Ulster County Exec Fields COVID-19 Questions During Telephone Town Hall
The Ulster County executive hosted a telephone town hall Sunday with the county health commissioner on COVID-19. About 10 residents had the chance to ask questions during the hour.
Ulster County Executive Pat Ryan and County Health Commissioner Dr. Carol Smith addressed a number of topics relating to COVID-19. Last week, Ryan declared a state of emergency, suspended in-person county services for two weeks and directed schools to close, also for two weeks beginning Monday.
“This is a challenge that affects our entire community, and the only way that we are going to address this and rise to the challenge is as a community,” Ryan says. “And so I really ask everyone on the line and everyone you’re talking to to think about what you can do — big, small, in between — to help contribute.”
Ryan, who has restricted visitors to assisted living facilities, said it’s important to reach out to senior citizens in other ways. He mentioned that his grandmother, who turned 89 Saturday, lives in one of these facilities in Kingston. One caller wanted to know if there would be adequate testing in Ulster. Ryan cited five confirmed cases in the county at the time of the call:
“Lack of testing capability has been and still remains one of our greatest challenges here in Ulster County and really across the country,” Ryan says.
Governor Andrew Cuomo announced Friday the FDA had given approval for New York to authorize the state's 28 public and private labs to begin testing for COVID-19. Ryan says his county received additional tests Saturday night.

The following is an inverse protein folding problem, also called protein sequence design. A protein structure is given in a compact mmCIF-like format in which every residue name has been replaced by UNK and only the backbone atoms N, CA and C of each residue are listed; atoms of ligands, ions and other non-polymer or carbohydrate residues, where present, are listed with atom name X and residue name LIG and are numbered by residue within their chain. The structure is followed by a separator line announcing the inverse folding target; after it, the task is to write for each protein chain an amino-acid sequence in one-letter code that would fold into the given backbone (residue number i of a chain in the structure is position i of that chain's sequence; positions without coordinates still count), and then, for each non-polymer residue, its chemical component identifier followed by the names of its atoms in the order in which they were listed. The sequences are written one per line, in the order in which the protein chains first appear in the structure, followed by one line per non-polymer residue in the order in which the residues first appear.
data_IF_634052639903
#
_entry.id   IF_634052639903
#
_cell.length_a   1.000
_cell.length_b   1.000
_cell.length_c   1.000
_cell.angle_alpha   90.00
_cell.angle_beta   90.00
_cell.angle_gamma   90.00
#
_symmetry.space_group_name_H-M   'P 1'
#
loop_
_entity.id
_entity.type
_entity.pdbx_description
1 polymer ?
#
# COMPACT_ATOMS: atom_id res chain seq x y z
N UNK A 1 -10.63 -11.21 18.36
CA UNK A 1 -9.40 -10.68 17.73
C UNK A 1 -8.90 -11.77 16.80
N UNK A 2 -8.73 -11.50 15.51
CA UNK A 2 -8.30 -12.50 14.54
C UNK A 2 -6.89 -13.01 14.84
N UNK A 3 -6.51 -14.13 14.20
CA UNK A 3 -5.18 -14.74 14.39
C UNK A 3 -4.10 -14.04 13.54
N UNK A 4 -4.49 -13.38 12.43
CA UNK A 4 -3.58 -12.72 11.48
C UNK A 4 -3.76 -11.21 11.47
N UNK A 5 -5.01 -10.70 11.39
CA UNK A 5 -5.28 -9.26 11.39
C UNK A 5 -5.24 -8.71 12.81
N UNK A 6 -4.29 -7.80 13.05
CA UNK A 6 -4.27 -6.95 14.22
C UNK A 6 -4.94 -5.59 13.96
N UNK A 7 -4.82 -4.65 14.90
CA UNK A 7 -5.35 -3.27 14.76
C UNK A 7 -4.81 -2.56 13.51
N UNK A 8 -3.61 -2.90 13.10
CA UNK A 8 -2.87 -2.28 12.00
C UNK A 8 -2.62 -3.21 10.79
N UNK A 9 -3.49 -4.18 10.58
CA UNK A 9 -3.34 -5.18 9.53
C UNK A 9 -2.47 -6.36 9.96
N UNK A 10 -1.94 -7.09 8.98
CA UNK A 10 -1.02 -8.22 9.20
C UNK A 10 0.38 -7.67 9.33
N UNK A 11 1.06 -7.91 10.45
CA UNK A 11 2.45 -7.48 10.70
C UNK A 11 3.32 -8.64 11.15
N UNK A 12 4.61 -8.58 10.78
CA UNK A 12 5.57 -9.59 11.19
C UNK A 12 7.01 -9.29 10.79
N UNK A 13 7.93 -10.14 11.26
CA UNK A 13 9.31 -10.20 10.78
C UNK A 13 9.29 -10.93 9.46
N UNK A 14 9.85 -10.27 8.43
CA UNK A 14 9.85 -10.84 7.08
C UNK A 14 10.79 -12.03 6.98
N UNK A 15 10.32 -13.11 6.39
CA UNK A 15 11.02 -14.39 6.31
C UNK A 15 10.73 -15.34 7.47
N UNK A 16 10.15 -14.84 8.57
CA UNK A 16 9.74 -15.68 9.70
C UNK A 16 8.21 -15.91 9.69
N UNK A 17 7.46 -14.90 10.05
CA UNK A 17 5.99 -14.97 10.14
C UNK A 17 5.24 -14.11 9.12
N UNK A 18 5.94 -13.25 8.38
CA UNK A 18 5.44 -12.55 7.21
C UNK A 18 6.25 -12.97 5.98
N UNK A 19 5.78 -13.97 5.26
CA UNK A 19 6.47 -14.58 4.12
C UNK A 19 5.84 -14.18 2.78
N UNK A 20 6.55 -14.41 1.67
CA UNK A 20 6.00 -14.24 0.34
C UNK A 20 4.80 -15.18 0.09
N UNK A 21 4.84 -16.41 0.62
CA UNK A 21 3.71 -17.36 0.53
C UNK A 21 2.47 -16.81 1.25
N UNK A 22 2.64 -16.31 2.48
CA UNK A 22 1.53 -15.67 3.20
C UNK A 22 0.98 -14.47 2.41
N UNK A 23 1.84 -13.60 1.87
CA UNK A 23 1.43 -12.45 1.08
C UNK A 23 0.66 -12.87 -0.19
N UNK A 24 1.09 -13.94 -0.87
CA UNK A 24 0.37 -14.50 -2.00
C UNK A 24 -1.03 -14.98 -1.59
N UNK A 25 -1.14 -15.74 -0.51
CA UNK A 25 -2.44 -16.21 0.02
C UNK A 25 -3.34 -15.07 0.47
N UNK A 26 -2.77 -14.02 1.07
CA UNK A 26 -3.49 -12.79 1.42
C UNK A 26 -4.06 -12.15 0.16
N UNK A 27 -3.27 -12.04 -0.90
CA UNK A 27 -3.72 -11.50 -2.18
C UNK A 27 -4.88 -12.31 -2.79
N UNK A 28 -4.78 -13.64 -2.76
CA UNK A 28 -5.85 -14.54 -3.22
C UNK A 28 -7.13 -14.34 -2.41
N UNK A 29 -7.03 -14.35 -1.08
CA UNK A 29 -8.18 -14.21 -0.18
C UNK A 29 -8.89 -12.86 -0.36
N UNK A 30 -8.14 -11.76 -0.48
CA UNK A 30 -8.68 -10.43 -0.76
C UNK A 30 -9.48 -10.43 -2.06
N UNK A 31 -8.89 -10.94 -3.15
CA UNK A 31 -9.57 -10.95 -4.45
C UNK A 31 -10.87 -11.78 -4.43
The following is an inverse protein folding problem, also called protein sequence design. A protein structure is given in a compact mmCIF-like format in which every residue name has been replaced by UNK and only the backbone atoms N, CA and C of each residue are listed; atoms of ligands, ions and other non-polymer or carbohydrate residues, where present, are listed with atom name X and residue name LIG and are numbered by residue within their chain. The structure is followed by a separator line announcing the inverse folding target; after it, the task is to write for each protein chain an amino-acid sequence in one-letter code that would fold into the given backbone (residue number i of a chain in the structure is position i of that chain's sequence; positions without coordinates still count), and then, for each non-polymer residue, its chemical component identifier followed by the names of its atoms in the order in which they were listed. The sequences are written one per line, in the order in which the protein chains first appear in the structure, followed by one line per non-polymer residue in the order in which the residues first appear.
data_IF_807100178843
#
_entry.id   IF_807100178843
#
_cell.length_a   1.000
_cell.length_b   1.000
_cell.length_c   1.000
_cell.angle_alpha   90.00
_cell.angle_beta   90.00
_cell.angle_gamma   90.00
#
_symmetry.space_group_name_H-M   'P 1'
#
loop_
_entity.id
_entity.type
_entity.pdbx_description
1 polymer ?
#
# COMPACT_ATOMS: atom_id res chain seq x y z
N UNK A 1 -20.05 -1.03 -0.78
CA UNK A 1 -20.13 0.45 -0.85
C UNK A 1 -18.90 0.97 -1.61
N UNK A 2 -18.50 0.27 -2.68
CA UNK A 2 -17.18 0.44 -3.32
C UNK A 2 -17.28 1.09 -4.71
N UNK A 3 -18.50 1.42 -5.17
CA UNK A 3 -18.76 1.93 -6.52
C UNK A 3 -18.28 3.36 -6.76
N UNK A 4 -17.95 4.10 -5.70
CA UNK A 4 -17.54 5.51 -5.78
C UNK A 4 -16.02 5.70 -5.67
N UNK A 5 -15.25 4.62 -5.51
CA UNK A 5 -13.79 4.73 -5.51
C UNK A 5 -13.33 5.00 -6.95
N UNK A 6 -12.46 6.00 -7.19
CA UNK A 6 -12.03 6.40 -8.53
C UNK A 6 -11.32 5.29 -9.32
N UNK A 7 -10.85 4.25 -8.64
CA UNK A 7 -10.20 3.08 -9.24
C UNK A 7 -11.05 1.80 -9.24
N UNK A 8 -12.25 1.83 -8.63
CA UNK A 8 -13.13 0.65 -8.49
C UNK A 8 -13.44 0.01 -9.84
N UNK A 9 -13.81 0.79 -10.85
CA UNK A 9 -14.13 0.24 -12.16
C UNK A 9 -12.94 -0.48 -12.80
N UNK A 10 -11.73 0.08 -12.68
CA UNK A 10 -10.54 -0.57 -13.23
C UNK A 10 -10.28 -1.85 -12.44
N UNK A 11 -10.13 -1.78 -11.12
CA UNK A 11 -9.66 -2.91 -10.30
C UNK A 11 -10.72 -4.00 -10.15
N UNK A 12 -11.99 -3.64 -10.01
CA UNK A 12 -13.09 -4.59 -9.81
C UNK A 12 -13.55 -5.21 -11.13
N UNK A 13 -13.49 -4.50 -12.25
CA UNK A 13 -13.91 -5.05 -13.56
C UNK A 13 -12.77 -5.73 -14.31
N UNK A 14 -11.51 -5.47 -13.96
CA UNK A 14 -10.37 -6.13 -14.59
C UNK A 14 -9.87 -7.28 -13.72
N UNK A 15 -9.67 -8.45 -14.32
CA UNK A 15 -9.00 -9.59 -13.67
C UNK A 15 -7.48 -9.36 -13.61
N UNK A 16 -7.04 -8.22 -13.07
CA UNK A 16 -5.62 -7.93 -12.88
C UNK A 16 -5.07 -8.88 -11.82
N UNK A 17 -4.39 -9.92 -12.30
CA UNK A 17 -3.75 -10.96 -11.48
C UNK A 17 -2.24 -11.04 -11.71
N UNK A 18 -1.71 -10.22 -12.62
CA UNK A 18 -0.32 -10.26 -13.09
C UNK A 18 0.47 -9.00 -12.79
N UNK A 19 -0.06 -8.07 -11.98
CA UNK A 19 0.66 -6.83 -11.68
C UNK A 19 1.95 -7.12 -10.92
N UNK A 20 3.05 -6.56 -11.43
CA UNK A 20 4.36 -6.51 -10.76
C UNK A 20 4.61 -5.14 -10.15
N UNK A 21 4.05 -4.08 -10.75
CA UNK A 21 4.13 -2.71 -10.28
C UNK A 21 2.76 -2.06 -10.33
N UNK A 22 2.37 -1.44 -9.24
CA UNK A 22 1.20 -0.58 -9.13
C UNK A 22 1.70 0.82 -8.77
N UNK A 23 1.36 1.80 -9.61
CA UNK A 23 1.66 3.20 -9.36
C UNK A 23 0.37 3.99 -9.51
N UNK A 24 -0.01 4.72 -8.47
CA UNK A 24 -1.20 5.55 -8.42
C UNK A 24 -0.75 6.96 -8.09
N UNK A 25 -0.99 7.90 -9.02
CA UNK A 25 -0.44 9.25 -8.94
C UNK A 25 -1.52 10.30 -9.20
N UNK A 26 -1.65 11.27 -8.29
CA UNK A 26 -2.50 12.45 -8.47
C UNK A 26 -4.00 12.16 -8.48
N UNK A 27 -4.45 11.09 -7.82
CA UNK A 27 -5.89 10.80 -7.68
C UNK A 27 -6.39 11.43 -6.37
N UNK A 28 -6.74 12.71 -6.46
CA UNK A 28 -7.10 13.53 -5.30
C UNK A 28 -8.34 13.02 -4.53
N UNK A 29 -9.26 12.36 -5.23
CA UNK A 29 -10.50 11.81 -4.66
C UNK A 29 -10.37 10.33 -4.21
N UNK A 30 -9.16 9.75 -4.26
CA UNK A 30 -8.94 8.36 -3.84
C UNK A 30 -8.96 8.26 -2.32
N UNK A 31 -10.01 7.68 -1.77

“New York state did establish the first mobile testing site down in New Rochelle, which has obviously been hit much higher degree of the virus at this point,” says Ryan. “We are pushing and will continue to push at the state level to have one of those established if not in Ulster County then definitely in our region.”
Ryan says he recognizes New York City and other locales may be more in need of such a testing setup right away. Melissa, from Ryan’s hometown of Gardiner, has a concern.
“My question is specifically about our students who are on free and reduced lunch,” Melissa says. “The district I work in, one-third of our population is on free and reduced lunch.”
She says teachers in her school district are worried about getting meals to students.
“Again, I know this will have a big impact. And many of our districts have near 70 percent of their students that rely on breakfast and lunch in schools,” says Ryan. “So in my conversations and Dr. Smith’s conversations with the school superintendents, which we had extensive discussions before making the decision, we all agreed that that was one of the top challenges. And I’m confident that at the district level and even at the school level we’re going to work through a plan to resolve that. I‘ve already heard, and it somewhat is varying by district, but several very creative solutions. I know one of our school districts is actually looking at using, continuing to prepare the meals and then using bus routes, which are already contracted, to deliver those meals along bus routes. Other districts are looking at other innovative solutions.”
Ulster County Legislator Laura Petit of Esopus had other questions.